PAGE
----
What's the best type of exercise you can do for your health? The answer seems to change every week. Lately, many fitness enthusiasts and influencers have been talking about the importance of 'functional fitness' – especially for people in their 20s and 30s who want to stay mobile and ready for anything as they get older.

Functional fitness has actually been in and out of the top ten global fitness trends since 2016. While there are plenty of posts and videos online telling people what the best functional fitness exercises are, in reality many (or even most) exercises could be done in a way that is functional.

What's more important is the outcome of the exercise. If it results in you becoming as physically capable as possible and ready for anything in life – whether that's moving furniture, climbing a mountain or running after your child – it could be considered functional fitness.

When you think about this outcome, you can see why it's hard to pin down a specific list of movements or workouts that count as functional fitness. Because anything that builds any form of fitness that helps you live life could be considered 'functional' – including strength, cardio, agility and flexibility.

So you might lift weights to build strength, cycle to build cardio, do sprints to build agility and calisthenics to build flexibility. Or, you could combine all of these exercises into a single workout by doing labelled functional fitness exercise programmes such as CrossFit(R), Hyrox or F45.

Improving all forms of physical movement is why many have said functional fitness exercise programmes are the best exercise you can do. Boosting your overall fitness may also potentially set you up for being more physically capable and independent well into old age.

Building fitness

We don't have much research on the specific benefits of functional fitness over and above other sports because it's still quite a new area. But we can get an idea of what benefits it may have by looking at what effect combining different types of exercise can have versus just doing those exercises on their own.

Strength training, for example, helps build strength in your muscles, bones and connective tissue. This can help you retain the ability to move independently into old age.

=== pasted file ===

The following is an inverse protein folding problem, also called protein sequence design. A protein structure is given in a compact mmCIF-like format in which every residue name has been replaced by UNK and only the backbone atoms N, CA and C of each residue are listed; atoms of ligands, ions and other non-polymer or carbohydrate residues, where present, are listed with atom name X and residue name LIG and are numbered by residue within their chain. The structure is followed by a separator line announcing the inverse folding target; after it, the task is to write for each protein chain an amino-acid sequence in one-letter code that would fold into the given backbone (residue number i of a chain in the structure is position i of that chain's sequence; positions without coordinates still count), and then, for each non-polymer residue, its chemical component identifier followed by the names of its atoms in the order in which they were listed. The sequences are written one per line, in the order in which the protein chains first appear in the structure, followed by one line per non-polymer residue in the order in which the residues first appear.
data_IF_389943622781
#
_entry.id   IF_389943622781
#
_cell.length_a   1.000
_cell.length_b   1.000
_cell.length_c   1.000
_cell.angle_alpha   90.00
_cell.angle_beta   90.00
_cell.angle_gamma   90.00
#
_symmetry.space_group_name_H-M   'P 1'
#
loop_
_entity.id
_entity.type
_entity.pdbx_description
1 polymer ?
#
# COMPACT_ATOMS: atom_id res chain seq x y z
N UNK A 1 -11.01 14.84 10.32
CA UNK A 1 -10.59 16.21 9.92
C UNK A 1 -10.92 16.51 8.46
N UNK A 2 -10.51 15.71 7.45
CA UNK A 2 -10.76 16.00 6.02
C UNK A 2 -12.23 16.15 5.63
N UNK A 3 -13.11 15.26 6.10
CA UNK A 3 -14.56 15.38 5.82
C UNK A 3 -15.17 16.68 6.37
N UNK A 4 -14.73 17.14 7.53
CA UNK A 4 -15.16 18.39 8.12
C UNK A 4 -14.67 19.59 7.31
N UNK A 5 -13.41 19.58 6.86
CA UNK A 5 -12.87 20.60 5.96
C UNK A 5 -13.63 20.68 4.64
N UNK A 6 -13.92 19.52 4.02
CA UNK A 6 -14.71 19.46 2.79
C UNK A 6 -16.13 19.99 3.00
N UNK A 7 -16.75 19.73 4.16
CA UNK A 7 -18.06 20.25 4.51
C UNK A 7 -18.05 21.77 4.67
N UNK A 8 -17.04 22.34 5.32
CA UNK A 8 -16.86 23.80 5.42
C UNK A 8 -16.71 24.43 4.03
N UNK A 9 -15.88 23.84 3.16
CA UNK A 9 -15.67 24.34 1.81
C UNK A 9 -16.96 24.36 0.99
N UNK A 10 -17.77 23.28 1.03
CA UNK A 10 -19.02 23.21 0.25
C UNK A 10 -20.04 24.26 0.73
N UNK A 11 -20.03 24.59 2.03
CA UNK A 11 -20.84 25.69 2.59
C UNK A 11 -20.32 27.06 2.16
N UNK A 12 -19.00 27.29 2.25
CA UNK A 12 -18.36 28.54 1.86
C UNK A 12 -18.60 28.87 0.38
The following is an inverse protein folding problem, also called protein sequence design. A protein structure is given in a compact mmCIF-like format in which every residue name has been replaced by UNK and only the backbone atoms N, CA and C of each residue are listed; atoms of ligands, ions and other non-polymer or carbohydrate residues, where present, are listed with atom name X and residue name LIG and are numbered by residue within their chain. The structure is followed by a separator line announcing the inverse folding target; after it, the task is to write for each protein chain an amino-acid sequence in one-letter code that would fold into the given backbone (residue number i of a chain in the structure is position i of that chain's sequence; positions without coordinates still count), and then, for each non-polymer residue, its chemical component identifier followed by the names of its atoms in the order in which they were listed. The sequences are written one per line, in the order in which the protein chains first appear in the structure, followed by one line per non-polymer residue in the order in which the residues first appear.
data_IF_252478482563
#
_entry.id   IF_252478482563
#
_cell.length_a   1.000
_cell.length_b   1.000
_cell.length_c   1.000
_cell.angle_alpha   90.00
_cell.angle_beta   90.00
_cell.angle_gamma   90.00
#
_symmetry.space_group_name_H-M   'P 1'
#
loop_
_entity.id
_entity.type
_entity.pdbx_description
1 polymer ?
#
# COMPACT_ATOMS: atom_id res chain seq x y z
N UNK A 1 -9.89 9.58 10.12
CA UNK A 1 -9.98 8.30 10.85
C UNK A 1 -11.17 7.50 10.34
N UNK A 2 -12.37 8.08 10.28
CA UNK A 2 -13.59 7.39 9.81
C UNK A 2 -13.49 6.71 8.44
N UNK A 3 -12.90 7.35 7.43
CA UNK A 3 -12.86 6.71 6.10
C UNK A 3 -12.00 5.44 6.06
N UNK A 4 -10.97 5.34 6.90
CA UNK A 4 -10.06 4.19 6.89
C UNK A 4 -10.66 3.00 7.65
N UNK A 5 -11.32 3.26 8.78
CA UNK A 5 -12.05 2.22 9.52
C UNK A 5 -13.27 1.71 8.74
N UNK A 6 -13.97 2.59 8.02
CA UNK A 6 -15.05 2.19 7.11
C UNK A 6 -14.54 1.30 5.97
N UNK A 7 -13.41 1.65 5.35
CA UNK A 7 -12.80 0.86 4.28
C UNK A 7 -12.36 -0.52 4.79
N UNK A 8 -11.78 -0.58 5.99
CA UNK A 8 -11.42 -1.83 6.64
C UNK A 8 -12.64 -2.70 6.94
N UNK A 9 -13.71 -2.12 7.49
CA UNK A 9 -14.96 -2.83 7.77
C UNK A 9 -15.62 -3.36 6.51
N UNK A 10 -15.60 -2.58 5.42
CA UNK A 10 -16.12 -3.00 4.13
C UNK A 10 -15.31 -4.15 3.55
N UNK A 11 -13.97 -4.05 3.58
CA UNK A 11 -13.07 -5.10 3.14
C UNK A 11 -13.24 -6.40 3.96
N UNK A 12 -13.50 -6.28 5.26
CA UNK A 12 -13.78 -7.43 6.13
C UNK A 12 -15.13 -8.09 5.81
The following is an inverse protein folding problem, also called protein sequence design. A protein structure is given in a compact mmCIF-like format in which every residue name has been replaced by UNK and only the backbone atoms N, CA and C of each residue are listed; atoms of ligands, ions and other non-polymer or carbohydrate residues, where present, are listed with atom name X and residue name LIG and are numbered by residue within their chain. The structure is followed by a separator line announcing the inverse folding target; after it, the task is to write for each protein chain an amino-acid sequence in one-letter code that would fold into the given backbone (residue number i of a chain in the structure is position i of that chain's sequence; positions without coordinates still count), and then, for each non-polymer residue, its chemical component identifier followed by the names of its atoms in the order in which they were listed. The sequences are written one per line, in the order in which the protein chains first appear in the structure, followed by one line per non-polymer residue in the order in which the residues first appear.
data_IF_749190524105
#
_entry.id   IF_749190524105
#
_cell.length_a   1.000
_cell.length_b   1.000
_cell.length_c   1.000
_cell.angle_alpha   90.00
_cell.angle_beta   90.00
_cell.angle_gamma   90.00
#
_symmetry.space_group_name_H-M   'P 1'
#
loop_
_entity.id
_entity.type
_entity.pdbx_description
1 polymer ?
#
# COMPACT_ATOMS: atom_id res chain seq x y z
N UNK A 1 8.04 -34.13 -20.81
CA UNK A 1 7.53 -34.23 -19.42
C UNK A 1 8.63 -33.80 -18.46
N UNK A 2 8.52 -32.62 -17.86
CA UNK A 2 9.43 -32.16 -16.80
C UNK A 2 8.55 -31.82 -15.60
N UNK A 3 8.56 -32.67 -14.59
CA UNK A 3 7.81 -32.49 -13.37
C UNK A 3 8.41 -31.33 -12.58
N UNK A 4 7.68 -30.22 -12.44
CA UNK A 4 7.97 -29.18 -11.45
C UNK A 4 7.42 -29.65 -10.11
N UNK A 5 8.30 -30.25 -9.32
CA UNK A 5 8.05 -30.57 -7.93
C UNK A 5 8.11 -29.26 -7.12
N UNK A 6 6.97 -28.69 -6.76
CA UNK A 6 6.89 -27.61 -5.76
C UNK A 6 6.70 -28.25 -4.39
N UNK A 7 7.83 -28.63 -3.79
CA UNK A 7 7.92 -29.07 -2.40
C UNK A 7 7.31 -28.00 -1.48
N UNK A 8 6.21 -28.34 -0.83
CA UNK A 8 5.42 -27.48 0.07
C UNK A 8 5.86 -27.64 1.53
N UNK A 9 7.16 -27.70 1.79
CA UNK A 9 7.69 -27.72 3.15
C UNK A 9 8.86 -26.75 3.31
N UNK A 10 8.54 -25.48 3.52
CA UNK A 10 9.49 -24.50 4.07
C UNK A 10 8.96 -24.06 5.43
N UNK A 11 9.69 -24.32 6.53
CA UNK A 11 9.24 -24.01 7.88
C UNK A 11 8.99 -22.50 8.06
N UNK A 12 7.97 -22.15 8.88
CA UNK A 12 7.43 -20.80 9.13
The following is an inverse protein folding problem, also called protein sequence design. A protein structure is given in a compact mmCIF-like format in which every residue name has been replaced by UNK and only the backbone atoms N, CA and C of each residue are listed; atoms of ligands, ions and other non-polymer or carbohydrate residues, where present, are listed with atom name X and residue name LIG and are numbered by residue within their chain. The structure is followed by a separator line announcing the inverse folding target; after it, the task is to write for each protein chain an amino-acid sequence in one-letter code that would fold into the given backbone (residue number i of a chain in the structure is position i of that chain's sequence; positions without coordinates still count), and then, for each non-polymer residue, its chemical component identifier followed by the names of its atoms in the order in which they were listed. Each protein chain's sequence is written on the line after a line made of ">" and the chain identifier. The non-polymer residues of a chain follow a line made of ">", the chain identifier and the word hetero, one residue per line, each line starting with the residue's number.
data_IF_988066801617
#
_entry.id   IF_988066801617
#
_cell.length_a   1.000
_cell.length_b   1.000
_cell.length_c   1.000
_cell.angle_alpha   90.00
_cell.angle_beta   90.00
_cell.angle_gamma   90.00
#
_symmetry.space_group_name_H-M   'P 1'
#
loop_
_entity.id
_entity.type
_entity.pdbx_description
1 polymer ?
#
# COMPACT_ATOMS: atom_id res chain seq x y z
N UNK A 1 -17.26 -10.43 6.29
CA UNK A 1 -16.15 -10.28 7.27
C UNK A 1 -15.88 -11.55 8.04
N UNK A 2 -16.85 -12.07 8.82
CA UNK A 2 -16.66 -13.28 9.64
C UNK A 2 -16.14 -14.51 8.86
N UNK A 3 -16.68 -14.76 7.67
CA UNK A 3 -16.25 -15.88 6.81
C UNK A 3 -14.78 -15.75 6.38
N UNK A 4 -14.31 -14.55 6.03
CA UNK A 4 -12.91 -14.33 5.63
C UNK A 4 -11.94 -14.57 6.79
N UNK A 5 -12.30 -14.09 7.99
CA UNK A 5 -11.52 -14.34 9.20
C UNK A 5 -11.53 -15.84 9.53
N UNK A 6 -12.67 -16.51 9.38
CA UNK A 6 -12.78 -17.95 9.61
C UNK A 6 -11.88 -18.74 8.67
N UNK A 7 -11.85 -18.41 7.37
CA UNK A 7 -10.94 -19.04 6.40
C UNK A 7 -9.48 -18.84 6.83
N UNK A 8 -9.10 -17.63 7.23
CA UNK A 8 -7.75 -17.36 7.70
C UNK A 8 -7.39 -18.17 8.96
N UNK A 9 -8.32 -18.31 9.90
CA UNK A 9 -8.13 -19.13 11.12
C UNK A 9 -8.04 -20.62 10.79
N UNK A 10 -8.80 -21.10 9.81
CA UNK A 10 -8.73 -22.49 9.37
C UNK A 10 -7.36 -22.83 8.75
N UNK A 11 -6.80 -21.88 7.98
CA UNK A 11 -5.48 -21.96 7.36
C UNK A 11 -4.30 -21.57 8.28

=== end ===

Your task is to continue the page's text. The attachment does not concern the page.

Cardio (or 'conditioning'), on the other hand, can have a greater effect on the cardiovascular and respiratory systems, which may make us more robust in the face of illness.

So they both have distinct as well as common benefits, which is why it's often considered important to include both in your weekly exercise routine. This is one reason why functional fitness workouts that incorporate both may be a benefit.

But, if functional fitness exercise programmes are not your thing, a number of other sports and activities could clearly help you become functionally fit too.

Take rugby, for example. These players train to be strong, but also fast, agile and with the endurance to play for an 80 minute game. Or ice hockey, where players must again be fast, powerful and able to sustain a high intensity across a game. Or obstacle racing, where people run long distances – using strength, power, skill and agility to climb over obstacles in their path.

Another way you can build your strength, agility, balance and other aspects of functional fitness is by combining different sports and exercises. For example, you may choose to run, but also do calisthenics a couple days a week. Or perhaps do strongman training during the week, and play football on the weekends.

So, while functional fitness exercise programmes are one way to incorporate strength, conditioning and other physical skills into your training, they are not the only way. Combining many different types of exercise into your regular workout regime can also help you achieve the benefits of functional fitness. And given each of us have different genetics, bodies, lifestyles and workouts we prefer to do, the type of exercise that best helps you achieve functional fitness may vary depending on the person.

The biggest health and fitness improvements are usually going to come from consistent exercise. So at the end of the day, doing exercises that you enjoy, and which fit into your daily routine, are likely to have the greatest benefit.The Conversation

Sinead Roberts, Lecturer Sport and Exercise Nutrition, University of Westminster

This article is republished from The Conversation under a Creative Commons license. Read the original article.